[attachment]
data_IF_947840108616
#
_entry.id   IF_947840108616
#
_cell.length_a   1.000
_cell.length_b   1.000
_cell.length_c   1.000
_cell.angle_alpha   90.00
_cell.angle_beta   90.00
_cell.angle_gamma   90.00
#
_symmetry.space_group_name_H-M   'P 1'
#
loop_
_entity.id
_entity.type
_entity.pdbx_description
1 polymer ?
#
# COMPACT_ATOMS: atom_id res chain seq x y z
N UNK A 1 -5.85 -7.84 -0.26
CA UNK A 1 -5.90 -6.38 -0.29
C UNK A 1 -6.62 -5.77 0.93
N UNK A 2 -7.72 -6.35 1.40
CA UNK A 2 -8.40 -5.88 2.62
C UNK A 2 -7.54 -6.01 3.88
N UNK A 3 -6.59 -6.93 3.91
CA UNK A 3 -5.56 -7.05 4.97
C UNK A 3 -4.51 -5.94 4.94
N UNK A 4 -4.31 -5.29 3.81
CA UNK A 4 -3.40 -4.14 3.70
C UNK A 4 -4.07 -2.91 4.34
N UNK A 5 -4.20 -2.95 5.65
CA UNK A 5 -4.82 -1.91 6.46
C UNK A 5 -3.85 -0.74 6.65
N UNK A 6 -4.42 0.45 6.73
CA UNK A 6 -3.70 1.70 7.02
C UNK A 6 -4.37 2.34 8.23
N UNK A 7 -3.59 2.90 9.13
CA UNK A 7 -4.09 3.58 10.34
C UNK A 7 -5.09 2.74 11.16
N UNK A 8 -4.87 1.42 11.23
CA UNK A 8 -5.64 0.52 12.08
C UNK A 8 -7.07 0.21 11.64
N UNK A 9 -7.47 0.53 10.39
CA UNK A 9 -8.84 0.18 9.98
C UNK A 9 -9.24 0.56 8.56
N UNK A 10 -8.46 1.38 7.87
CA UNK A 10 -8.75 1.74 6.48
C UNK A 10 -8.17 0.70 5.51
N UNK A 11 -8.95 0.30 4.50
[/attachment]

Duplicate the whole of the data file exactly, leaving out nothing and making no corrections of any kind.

data_IF_947840108616
#
_entry.id   IF_947840108616
#
_cell.length_a   1.000
_cell.length_b   1.000
_cell.length_c   1.000
_cell.angle_alpha   90.00
_cell.angle_beta   90.00
_cell.angle_gamma   90.00
#
_symmetry.space_group_name_H-M   'P 1'
#
loop_
_entity.id
_entity.type
_entity.pdbx_description
1 polymer ?
#
# COMPACT_ATOMS: atom_id res chain seq x y z
N UNK A 1 -5.85 -7.84 -0.26
CA UNK A 1 -5.90 -6.38 -0.29
C UNK A 1 -6.62 -5.77 0.93
N UNK A 2 -7.72 -6.35 1.40
CA UNK A 2 -8.40 -5.88 2.62
C UNK A 2 -7.54 -6.01 3.88
N UNK A 3 -6.59 -6.93 3.91
CA UNK A 3 -5.56 -7.05 4.97
C UNK A 3 -4.51 -5.94 4.94
N UNK A 4 -4.31 -5.29 3.81
CA UNK A 4 -3.40 -4.14 3.70
C UNK A 4 -4.07 -2.91 4.34
N UNK A 5 -4.20 -2.95 5.65
CA UNK A 5 -4.82 -1.91 6.46
C UNK A 5 -3.85 -0.74 6.65
N UNK A 6 -4.42 0.45 6.73
CA UNK A 6 -3.70 1.70 7.02
C UNK A 6 -4.37 2.34 8.23
N UNK A 7 -3.59 2.90 9.13
CA UNK A 7 -4.09 3.58 10.34
C UNK A 7 -5.09 2.74 11.16
N UNK A 8 -4.87 1.42 11.23
CA UNK A 8 -5.64 0.52 12.08
C UNK A 8 -7.07 0.21 11.64
N UNK A 9 -7.47 0.53 10.39
CA UNK A 9 -8.84 0.18 9.98
C UNK A 9 -9.24 0.56 8.56
N UNK A 10 -8.46 1.38 7.87
CA UNK A 10 -8.75 1.74 6.48
C UNK A 10 -8.17 0.70 5.51
N UNK A 11 -8.95 0.30 4.50